It is becoming increasingly common for persons to buy deceased estate asset in Zimbabwe today. When dealing with a deceased estate it is important to ensure that all the necessary processes have been followed to avoid any complication which could result in the loss of money and or delay transfer of the property.
The first important step is in ensuring the deceased estate is registered and you are dealing with the duly appointed executor and not merely a beneficiary of the estate. It is critical the parties verify the appointment of the executor as any sale agreements entered into with anyone other than the duly appointed executor is invalid as it is only the executor who is able to represent an estate in terms of the Administration of Estate Act. In some instances beneficiaries have taken it upon themselves to sell estate assets without the knowledge of the Executor, some even going as far as purporting to be the appointed executor. It becomes critical as a starting point that when dealing with a deceased estate a purchaser must confirm that they are dealing with the Executor and this may be ascertained by letters of administration issued in their name which can be verified by the master. Where an estate has two executors it is required that both executors are made party to the agreement of sale.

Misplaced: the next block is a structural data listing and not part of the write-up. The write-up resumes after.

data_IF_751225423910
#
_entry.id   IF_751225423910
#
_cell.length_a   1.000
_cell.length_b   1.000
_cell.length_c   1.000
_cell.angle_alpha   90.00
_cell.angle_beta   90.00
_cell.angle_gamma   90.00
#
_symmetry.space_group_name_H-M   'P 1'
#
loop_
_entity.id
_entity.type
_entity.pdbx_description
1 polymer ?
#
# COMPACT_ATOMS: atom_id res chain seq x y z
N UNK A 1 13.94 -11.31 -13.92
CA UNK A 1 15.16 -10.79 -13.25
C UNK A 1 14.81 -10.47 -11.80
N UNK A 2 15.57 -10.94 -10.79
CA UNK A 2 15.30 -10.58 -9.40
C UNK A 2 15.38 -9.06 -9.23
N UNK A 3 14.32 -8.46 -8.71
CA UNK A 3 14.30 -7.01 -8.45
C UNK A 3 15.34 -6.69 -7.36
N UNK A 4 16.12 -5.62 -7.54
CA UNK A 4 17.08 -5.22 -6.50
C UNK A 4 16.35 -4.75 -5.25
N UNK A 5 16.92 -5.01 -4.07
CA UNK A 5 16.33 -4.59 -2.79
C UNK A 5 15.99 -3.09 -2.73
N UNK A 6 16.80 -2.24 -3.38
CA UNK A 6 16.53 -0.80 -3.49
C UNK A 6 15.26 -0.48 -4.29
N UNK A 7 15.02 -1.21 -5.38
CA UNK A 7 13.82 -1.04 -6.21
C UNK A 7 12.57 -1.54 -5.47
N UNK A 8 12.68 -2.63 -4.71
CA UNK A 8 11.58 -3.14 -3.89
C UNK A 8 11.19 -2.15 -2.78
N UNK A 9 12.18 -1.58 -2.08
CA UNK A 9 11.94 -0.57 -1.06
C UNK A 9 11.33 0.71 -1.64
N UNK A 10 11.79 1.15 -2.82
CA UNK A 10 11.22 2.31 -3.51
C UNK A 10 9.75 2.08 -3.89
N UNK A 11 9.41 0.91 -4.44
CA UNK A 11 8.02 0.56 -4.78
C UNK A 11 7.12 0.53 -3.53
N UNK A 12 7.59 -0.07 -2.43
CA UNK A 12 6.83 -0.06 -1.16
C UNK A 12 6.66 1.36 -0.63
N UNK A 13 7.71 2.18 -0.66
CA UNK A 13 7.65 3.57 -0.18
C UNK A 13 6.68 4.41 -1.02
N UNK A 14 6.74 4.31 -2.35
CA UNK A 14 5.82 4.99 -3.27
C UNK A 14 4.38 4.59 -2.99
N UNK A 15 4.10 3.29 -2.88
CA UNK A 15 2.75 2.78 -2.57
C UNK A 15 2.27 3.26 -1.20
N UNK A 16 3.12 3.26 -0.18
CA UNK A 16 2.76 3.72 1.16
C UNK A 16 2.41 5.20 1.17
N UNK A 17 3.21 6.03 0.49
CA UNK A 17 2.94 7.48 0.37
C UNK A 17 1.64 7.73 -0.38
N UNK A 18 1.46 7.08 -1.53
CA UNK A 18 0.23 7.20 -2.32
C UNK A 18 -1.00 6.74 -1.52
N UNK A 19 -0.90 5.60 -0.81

The secondary requirement is that a purchaser must ensure that consent to sale has been issued by the Master in terms of section 120 of The Administration of Estates Act which provides “ persons interested in the estate to sell any property belonging to such estate otherwise than by public auction he may, if the will of the deceased contains no provisions to the contrary, grant the necessary authority to the executor so to act.”. It is also wise where possible to require the Executor to obtain consent to sell from other interest parties particularly beneficiaries where possible to avoid having the sale disputed. Section 123 of the Administration of Estate’s act states “In cases where minor heirs are interested in property inherited from the estate of any deceased person the Master may apply through the chamber book to a judge in chambers for authority for the lease, mortgage, sale or other disposition of such property, and the judge may make such order as in the circumstances he considers advisable”.
Where title is co-owned by the deceased and another person, the consent of that person is required especially if what is being sold is a subdivision of land as the Registrar of Deeds will still require the co-owner’s consent by way of a power of Attorney.
Before signing an Agreement of sale, speak to a conveyancer to advise you accordingly especially if it is a speciated sale such as a sale of immovable property out of a deceased estate and avoid making payments before verifications.
The content of this article is intended to provide a general guide to the subject matter. Specialist advice should be sought about your specific circumstances.